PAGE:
It's overdone which means that it won't do any one thing good.

MOUT means one thing when it comes to armoured vehicles - engineers. Which means give me an armoured bulldozer with FIVE-OH for protection and a demo gun (155mm and up).

TopHatter
17 Oct 05,, 15:24
This thing looks like someone just looked around and see what's available and then slap it together in one kit.

Looking at it again, it reminds me a little bit of an Ontos.
Probably a terrible comparison, just a thought.

B.Smitty
17 Oct 05,, 17:18
Garry,
The difference between the Shilka 23mm and BMPT 30mm is the rate of fire. The rip from the Shiklas' 1000 RPM (from each gun) is devastating against ground targets compared to the "old man's cough" of the BMPTs 30mm.
The BMP-2/3 can do the same why waste resources. Casulties in MOUT ops is enevitable, tactics make all the difference.

The question really is, what rate of fire is sufficient to achieve the effects seen in Chechnya and elsewhere. It may be that two 550 RPM 2A42s is sufficient.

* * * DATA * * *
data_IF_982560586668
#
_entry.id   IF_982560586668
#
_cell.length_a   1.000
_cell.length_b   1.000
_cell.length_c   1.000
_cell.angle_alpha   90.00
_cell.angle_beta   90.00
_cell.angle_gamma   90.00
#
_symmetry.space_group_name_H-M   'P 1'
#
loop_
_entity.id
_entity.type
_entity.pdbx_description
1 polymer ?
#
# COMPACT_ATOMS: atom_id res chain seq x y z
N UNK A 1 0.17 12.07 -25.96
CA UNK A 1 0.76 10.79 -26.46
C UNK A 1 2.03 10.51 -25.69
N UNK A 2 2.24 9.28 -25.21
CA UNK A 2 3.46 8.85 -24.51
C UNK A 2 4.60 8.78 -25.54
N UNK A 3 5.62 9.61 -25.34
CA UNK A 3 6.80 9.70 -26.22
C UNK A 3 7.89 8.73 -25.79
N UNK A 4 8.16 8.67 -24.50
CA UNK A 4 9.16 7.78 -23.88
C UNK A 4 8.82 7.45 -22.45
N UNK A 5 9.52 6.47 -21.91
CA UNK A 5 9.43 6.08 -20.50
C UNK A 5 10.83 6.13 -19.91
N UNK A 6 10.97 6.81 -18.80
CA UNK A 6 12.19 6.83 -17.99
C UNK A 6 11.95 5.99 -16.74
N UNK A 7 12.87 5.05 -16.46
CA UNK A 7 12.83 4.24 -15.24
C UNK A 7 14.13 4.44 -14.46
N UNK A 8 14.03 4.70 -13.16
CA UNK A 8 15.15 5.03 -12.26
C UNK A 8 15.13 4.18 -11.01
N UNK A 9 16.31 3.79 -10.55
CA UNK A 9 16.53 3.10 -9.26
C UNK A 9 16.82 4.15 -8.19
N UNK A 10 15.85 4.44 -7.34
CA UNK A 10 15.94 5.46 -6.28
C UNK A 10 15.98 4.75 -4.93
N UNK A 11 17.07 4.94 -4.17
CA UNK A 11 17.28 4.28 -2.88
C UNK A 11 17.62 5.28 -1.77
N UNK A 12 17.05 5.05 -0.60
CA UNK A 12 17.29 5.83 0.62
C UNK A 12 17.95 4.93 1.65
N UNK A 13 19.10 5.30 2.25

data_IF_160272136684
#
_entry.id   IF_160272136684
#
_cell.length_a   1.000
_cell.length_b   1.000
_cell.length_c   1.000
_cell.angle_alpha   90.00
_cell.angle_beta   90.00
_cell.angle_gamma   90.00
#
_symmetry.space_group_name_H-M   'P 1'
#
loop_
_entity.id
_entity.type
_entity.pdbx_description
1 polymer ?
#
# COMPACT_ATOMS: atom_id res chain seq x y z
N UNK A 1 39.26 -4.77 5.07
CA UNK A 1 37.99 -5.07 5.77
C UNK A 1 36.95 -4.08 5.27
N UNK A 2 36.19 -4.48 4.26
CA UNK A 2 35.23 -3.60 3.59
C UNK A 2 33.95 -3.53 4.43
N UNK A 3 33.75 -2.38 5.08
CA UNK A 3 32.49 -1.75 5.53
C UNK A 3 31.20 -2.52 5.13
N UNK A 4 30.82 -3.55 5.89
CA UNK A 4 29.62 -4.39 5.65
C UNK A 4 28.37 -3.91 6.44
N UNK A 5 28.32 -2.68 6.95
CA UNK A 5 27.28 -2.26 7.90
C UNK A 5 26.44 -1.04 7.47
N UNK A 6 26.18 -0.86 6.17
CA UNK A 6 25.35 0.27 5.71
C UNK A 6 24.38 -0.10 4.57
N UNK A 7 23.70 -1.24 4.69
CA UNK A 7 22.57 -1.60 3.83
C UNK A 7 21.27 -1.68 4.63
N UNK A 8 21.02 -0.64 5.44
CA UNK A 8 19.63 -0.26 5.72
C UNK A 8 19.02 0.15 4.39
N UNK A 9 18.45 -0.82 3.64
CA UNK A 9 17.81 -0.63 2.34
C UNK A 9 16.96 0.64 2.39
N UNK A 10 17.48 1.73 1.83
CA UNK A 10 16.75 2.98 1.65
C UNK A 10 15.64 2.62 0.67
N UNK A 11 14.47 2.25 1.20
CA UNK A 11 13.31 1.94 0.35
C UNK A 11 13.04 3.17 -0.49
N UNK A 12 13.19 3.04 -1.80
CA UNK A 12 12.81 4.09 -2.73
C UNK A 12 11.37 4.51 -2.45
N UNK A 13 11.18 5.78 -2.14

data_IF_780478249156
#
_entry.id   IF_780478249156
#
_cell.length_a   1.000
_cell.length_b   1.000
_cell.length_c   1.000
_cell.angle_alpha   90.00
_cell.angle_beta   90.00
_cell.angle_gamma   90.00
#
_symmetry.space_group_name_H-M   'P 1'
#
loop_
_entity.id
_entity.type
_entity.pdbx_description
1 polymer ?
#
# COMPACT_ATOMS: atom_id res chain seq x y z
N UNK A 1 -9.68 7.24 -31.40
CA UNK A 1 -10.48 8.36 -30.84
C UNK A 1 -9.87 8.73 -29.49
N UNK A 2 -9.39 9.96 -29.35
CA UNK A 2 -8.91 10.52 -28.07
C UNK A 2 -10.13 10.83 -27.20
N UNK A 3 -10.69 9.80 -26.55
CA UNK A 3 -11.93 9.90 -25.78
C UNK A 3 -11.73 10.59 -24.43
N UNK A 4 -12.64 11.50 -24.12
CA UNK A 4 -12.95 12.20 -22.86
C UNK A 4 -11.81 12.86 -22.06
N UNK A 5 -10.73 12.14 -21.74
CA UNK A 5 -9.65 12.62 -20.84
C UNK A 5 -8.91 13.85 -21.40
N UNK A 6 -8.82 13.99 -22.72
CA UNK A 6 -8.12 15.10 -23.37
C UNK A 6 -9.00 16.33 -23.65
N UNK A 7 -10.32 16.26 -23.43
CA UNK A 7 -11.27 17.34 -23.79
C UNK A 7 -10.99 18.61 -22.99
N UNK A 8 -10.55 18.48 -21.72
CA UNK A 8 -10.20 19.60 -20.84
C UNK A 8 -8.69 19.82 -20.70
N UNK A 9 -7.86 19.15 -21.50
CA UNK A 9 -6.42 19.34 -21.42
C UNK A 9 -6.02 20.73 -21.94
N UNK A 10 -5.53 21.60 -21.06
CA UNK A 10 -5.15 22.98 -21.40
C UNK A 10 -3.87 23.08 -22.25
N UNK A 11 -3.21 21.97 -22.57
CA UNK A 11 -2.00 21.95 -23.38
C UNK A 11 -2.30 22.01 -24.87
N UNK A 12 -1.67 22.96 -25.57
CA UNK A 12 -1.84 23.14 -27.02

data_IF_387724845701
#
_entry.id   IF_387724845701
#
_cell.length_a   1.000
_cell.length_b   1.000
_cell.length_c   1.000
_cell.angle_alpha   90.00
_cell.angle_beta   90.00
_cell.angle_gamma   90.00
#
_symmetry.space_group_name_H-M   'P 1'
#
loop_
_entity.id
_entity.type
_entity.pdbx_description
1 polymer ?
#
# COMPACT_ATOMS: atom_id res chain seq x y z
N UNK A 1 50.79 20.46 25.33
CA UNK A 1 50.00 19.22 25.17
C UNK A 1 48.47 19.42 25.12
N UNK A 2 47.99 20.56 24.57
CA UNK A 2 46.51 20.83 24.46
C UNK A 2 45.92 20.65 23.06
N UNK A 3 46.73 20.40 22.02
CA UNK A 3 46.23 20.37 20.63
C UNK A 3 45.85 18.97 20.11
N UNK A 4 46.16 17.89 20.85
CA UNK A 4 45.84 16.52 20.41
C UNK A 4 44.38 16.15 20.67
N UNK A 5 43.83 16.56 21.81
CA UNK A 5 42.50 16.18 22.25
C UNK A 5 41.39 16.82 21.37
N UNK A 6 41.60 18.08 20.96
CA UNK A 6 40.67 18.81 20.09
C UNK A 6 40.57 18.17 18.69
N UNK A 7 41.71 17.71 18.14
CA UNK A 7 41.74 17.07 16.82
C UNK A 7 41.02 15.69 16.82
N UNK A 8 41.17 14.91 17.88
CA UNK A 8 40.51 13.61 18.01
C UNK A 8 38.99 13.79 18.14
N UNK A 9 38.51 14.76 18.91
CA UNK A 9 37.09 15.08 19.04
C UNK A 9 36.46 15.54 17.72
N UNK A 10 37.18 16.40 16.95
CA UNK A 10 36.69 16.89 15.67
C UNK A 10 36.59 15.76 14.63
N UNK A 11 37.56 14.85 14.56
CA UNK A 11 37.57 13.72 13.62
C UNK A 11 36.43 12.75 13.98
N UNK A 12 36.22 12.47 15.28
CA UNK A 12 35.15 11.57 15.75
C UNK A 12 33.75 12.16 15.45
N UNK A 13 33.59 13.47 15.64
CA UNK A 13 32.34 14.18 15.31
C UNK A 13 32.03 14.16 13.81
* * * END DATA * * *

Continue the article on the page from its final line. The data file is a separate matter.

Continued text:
Also, is it really physically devestating against infantry, or is it more demoralizing/frightening?

BMP-2/3s are rather lightly armored in comparison to the BMP-T. This may be a factor.

B.Smitty
17 Oct 05,, 17:23
This thing looks like someone just looked around and see what's available and then slap it together in one kit.

It's overdone which means that it won't do any one thing good.

MOUT means one thing when it comes to armoured vehicles - engineers. Which means give me an armoured bulldozer with FIVE-OH for protection and a demo gun (155mm and up).

I agree, the BMP-T armament seems a bit hap-hazard.

I don't completely agree that MOUT equals armored dozer and demo gun. The Thunder Runs in Baghdad showed that you don't have to demolish entire blocks to take a city.

Not to say dozers and demo guns aren't valuable in MOUT.

B.Smitty
17 Oct 05,, 17:26
Looking at it again, it reminds me a little bit of an Ontos.
Probably a terrible comparison, just a thought.

Superficially perhaps, but the BMP-T and Ontos are completely different animals.

One is a SPAAG-like turret on a tank, with ATGMs thrown in for good (or bad) measure. The other is a lightly armored recoilless rifle carrier.

TopHatter